Acupuncture can treat a surprisingly wide range of conditions. Headaches, breathing problems, weak eyesight, and a whole host of other things can all be treated with needles. One thing that stops most people from trying it though is that we usually don’t seem to have an acupuncture specialist on hand when we need them. If only we could carry around the needles and administer them ourselves, just without having to undergo years of training beforehand.
Enter acupressure – acupuncture’s more accessible, less intimidating cousin. Acupressure is based on the same understanding of qi flow as acupuncture, but uses your hands instead of needles. Since there aren’t needles to worry about, acupressure is less precise, and makes a great tool for self-care.
If you have a stuffy nose, headaches, insomnia, or fatigue, slip these weapons in your back pocket. Here are five basic acupressure treatments that everyone should know.
1. Stuffy Nose
Points: B2, LI20, ST3
If you have a stuffy nose, acupressure is one solution that can provide some of the most immediate relief (I learned this firsthand when I was trying out all sorts of traditional Chinese medicine on my uber-congested sinuses). To stimulate and open up your upper sinuses near your forehead, use the B2 point. You’ll find it right where the bridge of your nose connects with your upper eye socket, on the underside of your “eyebrow bone.”
For the lower sinuses closer to your nostrils, you can use the points LI20 and St3, located on either side of your nostrils, with St3 being a little further out and down. You’ll know you’re in the right area if you feel a kind of sensitivity or indentation in any of these spots. Take a finger or knuckle and press in firmly on the point while taking deep breaths, and hold it for about 45 seconds to a minute. You might be surprised at how quickly you can feel changes occurring, as the sinuses start to open up from the stimulation.
Congestion occurs when the sinuses can’t drain mucus properly. Applying pressure to certain parts of the face is an easy way to stimulate flow in the sinuses, helping them return to a healthy state.
Points: GB20, GV24.5, GB7
Next time you get a headache, try out these three points. A lot of people will naturally start to rub their head when they get a headache – it’s because that stimulation can get your body circulating better, and relieve the pain and pressure from those headaches.
GB20 is located on the back of the skull, on the underside of the right and left creases where your skull starts to connect to your neck (marked on the diagram below, in the next section). You can interlace your fingers and wrap your hands around the back of your head, then use your thumbs to gently massage the two points. If you’re feeling straight bone then keep looking – like all acupoints, you’ll know you’re there when you feel a kind of sensitivity or gentle ache from the pressure.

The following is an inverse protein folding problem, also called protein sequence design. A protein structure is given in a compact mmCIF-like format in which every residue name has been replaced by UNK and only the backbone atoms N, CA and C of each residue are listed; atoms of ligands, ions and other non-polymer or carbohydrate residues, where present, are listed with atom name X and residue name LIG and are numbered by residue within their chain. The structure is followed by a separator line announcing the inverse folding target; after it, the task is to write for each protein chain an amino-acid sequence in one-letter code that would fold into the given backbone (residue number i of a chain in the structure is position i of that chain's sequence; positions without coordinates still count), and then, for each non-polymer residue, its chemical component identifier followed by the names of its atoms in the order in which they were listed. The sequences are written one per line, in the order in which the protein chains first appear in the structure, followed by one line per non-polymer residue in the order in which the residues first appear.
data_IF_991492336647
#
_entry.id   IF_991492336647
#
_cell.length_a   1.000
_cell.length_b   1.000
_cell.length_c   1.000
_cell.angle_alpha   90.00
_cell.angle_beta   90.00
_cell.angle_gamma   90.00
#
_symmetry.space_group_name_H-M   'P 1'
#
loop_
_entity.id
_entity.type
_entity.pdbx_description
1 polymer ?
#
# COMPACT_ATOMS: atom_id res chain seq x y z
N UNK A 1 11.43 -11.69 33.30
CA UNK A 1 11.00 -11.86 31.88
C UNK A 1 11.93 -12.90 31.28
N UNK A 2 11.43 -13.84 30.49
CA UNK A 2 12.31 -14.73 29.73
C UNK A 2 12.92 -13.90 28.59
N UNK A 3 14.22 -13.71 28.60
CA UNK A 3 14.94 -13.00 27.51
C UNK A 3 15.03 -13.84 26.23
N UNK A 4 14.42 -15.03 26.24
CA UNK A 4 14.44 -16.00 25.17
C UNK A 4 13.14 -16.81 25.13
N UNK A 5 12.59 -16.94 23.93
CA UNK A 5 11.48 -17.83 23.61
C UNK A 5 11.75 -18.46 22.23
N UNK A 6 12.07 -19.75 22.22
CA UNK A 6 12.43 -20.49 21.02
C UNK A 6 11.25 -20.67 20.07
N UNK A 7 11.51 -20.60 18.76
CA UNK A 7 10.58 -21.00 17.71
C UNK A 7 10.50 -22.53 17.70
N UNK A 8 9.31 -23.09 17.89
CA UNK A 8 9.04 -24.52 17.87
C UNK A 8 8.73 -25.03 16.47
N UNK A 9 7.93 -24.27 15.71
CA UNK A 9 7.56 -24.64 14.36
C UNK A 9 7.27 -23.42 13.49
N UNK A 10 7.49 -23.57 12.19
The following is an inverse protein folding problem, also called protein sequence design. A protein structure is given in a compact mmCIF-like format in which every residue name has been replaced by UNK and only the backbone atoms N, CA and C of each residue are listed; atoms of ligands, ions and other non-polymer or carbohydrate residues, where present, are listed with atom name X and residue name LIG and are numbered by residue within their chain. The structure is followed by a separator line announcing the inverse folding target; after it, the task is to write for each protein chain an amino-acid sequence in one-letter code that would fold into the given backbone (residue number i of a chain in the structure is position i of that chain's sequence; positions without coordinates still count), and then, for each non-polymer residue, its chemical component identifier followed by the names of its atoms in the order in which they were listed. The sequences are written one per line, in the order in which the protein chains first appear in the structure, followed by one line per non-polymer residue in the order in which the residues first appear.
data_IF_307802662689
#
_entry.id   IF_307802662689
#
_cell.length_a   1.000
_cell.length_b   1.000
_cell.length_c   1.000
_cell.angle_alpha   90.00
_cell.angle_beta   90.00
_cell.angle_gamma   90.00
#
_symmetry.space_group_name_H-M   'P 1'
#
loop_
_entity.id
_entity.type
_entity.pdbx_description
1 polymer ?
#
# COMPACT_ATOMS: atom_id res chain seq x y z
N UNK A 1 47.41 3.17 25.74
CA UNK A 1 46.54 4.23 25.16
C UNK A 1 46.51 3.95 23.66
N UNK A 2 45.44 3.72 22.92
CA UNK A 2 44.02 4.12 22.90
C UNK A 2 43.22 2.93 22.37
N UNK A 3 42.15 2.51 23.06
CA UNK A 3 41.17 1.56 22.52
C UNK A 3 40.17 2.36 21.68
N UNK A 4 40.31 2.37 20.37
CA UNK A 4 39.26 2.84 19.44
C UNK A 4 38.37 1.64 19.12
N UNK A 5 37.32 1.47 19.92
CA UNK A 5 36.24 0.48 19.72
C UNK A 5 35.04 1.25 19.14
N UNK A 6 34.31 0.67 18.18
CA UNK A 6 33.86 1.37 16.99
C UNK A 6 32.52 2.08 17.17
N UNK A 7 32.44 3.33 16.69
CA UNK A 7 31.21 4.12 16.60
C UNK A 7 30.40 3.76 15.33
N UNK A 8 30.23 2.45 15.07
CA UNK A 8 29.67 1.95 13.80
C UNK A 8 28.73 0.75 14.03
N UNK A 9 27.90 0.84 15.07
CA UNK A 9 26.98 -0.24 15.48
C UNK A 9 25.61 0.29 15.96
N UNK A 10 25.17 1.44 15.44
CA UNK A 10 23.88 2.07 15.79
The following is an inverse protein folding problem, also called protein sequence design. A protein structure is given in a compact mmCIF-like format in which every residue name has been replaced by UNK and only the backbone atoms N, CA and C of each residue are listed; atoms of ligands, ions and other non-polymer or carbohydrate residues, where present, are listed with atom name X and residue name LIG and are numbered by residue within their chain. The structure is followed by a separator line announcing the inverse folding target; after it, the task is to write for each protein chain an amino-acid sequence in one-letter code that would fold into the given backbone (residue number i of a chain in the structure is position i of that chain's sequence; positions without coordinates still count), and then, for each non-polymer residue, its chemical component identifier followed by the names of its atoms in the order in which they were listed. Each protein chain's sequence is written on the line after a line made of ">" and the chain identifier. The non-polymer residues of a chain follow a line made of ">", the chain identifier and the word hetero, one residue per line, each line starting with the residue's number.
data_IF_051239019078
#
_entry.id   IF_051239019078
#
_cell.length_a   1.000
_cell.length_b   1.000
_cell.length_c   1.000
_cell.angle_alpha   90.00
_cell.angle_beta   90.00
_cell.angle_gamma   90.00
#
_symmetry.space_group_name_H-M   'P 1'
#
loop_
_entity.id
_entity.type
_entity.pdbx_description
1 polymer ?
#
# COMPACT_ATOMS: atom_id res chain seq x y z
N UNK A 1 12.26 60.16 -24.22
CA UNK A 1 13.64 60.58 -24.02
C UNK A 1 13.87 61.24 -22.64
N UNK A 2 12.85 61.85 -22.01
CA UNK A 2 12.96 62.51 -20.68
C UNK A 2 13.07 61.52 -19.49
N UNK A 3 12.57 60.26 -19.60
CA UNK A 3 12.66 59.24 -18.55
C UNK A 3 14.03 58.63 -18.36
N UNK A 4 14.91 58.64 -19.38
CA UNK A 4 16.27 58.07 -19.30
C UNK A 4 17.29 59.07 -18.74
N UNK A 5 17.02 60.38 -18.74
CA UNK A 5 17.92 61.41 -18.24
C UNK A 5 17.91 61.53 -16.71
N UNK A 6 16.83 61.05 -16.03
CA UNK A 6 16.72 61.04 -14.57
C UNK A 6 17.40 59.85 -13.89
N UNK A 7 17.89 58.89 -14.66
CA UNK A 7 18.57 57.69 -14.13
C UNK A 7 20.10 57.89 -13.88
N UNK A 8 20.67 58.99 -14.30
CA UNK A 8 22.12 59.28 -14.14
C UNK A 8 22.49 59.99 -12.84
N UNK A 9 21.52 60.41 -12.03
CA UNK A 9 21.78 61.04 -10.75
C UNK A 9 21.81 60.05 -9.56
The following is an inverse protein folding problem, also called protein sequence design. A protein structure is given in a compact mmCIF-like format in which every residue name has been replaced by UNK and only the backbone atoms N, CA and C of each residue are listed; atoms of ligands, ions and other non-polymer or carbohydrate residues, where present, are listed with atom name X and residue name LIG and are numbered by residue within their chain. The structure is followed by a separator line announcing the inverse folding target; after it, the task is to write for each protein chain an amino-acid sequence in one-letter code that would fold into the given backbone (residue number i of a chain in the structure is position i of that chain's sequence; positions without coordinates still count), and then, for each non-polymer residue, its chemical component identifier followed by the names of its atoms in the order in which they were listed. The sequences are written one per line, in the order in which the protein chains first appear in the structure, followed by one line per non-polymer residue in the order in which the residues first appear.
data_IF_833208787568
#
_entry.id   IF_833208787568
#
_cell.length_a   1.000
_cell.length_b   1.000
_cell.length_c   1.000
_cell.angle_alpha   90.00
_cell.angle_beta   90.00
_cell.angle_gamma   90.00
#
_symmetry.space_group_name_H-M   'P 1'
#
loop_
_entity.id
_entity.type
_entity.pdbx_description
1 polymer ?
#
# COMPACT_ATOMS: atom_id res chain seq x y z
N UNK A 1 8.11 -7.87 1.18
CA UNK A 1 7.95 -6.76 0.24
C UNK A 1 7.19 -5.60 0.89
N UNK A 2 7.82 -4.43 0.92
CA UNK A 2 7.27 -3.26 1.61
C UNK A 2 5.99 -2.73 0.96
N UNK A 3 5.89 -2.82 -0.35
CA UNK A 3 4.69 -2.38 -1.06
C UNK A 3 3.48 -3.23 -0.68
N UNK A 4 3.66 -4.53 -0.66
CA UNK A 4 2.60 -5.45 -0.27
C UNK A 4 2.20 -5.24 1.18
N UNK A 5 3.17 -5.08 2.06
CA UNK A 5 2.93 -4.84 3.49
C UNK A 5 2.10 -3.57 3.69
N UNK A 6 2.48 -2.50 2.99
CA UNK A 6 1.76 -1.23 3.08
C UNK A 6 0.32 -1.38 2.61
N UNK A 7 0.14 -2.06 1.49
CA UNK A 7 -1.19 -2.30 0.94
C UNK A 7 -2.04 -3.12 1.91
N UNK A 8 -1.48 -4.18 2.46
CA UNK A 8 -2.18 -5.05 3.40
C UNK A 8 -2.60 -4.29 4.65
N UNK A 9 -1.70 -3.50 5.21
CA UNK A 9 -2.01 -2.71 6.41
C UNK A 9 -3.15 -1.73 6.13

GV24.5 is also called the Third Eye Point, located right in between your eyes at the top of the bridge of your nose. Just like with the B2 point we talked about for nasal congestion, pressure here can open up the flow at the front of your face, and get you a step closer to killing your headache (actually, since sinus pressure and headaches are often linked, give all those nasal points a shot for your headaches as well).
GB7 is the bomb. In this picture, it’s the rightmost point by the upper tip of the ear. But the other four points curling back constitute the Temple Region points, and can all be effective for dispelling headaches. Spend some time working these points, and bask in the sweet relief.
3. A Good Night’s Sleep
Points: B38, P6, Anmian
Insomnia sucks, and some studies put its American victims at over 50% of the country. Here are some points to get you drifting on those REM waves.
B38 is considered one of the most important pressure points when it comes to sleep, located on either side of the back at heart level, between the shoulder blade and spine.
To activate it, try lying face up on a hard surface with a tennis ball under each point. Relax your muscles and breathe deeply for at least a minute.
P6 is located on the forearm, about two and a half finger widths down from the crease of the wrist. The point is good for relaxation and for reducing anxiety. Do one wrist, then switch to the next.
P6 acupuncture point
Anmian is an “extra point”, not lying along any meridian line. The name means peaceful sleep, so you’d better believe we’re putting it in here. Start with your thumbs on the GB20 point from above, then move out slowly towards your ears until you feel another indentation behind your earlobe. The anmian point is right between these two. The other points we’ve talked about so far generally call for stimulation of about a minute, but you can apply gentle pressure to anmian for as long as 15-20 minutes, until sleep is within your grasp.
If you find yourself falling asleep at the wheel or in class, try out GV26.
GV26 is on the centerline of the face just below the nose, about one third of the way down to the upper lip. Pressing in on it can engage the body’s sympathetic nervous system, in charge of the fight-or-flight response. It also increases corticol-cerebral blood flow to the brain, bringing in more oxygen and awareness.
Acupressure isn’t a miracle cure. Like all Chinese medicine, it’s more of a practice than an acute solution, and you’ll need to do any of these exercises several times, if not several times a day, if you want results. But since all you need to get these exercises going are your thumbs, acupressure is tough to beat when it comes to convenience. So file these points away into your memory bank, to help you squeeze the right responses out of your body when you need them.